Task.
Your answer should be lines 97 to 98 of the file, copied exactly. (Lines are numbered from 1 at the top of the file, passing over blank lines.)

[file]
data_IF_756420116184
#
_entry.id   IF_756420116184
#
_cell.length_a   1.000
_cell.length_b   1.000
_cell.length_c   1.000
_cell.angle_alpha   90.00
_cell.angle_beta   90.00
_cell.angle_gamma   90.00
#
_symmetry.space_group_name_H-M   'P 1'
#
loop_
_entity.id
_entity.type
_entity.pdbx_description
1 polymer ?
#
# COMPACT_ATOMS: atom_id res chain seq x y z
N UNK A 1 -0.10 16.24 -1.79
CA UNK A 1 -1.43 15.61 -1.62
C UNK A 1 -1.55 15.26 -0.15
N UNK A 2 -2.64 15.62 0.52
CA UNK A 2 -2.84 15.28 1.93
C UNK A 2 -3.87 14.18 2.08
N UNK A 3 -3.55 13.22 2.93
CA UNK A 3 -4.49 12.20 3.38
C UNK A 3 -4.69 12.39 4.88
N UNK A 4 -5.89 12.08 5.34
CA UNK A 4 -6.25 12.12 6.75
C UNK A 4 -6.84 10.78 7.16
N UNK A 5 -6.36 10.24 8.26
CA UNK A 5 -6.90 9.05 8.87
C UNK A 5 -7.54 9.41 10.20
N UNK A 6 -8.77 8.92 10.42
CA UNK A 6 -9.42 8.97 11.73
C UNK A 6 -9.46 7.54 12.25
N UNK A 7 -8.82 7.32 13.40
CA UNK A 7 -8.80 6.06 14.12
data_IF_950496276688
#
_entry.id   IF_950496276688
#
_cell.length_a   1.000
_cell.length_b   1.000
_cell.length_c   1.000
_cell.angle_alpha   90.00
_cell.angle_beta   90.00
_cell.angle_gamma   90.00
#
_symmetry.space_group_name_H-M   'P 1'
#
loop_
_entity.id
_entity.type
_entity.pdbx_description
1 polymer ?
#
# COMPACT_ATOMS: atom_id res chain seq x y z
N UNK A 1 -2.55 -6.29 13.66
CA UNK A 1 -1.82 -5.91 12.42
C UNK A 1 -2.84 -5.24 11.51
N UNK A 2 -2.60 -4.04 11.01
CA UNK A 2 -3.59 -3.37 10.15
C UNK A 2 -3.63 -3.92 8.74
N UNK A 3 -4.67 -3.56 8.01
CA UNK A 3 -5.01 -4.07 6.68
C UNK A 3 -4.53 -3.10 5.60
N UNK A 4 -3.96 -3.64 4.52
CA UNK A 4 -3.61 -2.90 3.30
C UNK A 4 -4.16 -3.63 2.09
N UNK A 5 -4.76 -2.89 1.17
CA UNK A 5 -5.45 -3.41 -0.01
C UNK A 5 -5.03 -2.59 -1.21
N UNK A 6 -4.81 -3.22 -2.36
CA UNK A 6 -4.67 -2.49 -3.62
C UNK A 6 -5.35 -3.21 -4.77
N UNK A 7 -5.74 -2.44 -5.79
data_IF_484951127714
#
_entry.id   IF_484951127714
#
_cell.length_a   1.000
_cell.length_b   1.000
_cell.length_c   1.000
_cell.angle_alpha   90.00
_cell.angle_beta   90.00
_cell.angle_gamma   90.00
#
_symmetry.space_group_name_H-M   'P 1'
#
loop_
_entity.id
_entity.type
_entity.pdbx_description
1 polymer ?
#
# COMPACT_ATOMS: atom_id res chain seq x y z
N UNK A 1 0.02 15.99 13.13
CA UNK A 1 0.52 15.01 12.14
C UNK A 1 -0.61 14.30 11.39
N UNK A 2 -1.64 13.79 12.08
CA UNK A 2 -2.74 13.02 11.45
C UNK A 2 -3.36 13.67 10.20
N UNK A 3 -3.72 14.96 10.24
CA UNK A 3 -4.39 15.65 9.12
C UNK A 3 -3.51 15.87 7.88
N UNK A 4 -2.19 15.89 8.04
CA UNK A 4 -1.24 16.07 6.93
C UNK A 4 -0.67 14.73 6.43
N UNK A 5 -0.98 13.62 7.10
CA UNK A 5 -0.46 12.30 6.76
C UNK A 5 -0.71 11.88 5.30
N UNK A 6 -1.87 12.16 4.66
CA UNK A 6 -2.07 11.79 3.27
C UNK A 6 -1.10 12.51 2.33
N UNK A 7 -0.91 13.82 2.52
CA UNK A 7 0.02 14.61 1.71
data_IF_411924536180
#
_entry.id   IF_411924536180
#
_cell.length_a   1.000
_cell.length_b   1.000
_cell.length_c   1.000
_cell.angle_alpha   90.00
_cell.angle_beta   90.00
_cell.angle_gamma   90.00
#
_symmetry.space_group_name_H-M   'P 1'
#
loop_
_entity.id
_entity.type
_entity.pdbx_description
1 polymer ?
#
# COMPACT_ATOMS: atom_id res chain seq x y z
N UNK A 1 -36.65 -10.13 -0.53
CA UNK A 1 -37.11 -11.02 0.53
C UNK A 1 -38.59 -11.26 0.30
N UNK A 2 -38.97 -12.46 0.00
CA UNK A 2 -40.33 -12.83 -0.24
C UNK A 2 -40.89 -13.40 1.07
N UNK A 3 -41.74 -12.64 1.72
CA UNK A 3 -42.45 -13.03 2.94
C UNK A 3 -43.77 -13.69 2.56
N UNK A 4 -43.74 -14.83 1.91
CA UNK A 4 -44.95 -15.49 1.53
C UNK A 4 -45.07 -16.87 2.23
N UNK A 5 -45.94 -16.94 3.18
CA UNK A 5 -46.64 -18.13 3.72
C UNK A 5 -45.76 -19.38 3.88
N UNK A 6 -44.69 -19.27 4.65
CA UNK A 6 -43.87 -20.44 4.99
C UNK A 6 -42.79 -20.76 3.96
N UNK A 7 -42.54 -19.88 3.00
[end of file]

1 polymer ?
#